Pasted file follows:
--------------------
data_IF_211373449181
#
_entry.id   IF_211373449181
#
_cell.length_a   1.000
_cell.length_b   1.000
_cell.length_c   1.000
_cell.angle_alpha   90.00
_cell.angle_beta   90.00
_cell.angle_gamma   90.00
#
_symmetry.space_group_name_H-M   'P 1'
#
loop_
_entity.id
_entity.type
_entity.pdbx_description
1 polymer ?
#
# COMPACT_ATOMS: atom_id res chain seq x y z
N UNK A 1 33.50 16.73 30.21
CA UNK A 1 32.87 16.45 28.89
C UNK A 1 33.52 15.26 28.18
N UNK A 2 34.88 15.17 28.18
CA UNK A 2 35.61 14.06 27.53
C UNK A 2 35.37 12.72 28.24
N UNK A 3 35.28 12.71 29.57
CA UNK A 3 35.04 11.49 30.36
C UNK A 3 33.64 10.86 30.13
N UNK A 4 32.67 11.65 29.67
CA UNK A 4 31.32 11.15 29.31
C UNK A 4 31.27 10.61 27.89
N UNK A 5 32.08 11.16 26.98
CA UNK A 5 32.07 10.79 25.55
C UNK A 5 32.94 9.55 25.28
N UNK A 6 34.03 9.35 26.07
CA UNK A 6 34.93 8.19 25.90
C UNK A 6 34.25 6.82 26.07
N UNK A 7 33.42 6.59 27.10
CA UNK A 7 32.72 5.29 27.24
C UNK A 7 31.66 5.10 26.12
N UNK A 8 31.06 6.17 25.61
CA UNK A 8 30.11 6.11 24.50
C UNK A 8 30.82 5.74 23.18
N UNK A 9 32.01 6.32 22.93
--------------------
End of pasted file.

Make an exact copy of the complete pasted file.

data_IF_211373449181
#
_entry.id   IF_211373449181
#
_cell.length_a   1.000
_cell.length_b   1.000
_cell.length_c   1.000
_cell.angle_alpha   90.00
_cell.angle_beta   90.00
_cell.angle_gamma   90.00
#
_symmetry.space_group_name_H-M   'P 1'
#
loop_
_entity.id
_entity.type
_entity.pdbx_description
1 polymer ?
#
# COMPACT_ATOMS: atom_id res chain seq x y z
N UNK A 1 33.50 16.73 30.21
CA UNK A 1 32.87 16.45 28.89
C UNK A 1 33.52 15.26 28.18
N UNK A 2 34.88 15.17 28.18
CA UNK A 2 35.61 14.06 27.53
C UNK A 2 35.37 12.72 28.24
N UNK A 3 35.28 12.71 29.57
CA UNK A 3 35.04 11.49 30.36
C UNK A 3 33.64 10.86 30.13
N UNK A 4 32.67 11.65 29.67
CA UNK A 4 31.32 11.15 29.31
C UNK A 4 31.27 10.61 27.89
N UNK A 5 32.08 11.16 26.98
CA UNK A 5 32.07 10.79 25.55
C UNK A 5 32.94 9.55 25.28
N UNK A 6 34.03 9.35 26.07
CA UNK A 6 34.93 8.19 25.90
C UNK A 6 34.25 6.82 26.07
N UNK A 7 33.42 6.59 27.10
CA UNK A 7 32.72 5.29 27.24
C UNK A 7 31.66 5.10 26.12
N UNK A 8 31.06 6.17 25.61
CA UNK A 8 30.11 6.11 24.50
C UNK A 8 30.82 5.74 23.18
N UNK A 9 32.01 6.32 22.93